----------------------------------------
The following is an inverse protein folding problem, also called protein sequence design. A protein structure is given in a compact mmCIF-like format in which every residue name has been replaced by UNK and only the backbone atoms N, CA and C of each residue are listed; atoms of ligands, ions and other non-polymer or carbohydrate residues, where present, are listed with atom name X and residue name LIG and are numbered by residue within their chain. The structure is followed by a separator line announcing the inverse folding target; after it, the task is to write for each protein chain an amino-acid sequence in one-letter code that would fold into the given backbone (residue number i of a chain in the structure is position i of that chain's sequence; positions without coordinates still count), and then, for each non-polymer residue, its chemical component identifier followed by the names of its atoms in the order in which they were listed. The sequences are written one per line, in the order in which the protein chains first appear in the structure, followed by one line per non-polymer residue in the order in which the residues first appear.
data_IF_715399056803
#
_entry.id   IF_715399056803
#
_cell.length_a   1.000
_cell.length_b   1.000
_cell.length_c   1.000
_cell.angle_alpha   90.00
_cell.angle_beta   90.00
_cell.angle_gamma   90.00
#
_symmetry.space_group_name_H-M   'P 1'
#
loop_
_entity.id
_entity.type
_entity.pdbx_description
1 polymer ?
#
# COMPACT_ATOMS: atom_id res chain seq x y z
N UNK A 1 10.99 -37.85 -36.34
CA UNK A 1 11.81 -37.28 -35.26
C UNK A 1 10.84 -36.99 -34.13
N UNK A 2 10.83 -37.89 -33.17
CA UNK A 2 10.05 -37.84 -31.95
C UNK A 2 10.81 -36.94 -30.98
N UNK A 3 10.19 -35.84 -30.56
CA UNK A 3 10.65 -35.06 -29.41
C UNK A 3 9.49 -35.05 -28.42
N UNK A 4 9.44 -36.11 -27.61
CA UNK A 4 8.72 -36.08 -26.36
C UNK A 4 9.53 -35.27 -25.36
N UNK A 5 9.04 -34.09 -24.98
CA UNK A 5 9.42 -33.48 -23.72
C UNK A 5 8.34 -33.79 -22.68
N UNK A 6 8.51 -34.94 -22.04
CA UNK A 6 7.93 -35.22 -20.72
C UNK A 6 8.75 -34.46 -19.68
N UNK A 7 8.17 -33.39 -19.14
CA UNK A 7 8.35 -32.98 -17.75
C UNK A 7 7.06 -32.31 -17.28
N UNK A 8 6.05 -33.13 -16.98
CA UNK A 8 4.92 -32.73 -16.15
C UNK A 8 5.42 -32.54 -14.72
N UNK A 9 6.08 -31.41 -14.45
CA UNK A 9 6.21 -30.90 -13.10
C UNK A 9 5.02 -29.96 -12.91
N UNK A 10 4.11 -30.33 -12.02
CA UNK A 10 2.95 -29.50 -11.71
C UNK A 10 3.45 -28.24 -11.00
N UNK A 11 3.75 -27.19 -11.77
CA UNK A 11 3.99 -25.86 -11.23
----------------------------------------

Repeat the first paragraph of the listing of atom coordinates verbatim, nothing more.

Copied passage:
The following is an inverse protein folding problem, also called protein sequence design. A protein structure is given in a compact mmCIF-like format in which every residue name has been replaced by UNK and only the backbone atoms N, CA and C of each residue are listed; atoms of ligands, ions and other non-polymer or carbohydrate residues, where present, are listed with atom name X and residue name LIG and are numbered by residue within their chain. The structure is followed by a separator line announcing the inverse folding target; after it, the task is to write for each protein chain an amino-acid sequence in one-letter code that would fold into the given backbone (residue number i of a chain in the structure is position i of that chain's sequence; positions without coordinates still count), and then, for each non-polymer residue, its chemical component identifier followed by the names of its atoms in the order in which they were listed. The sequences are written one per line, in the order in which the protein chains first appear in the structure, followed by one line per non-polymer residue in the order in which the residues first appear.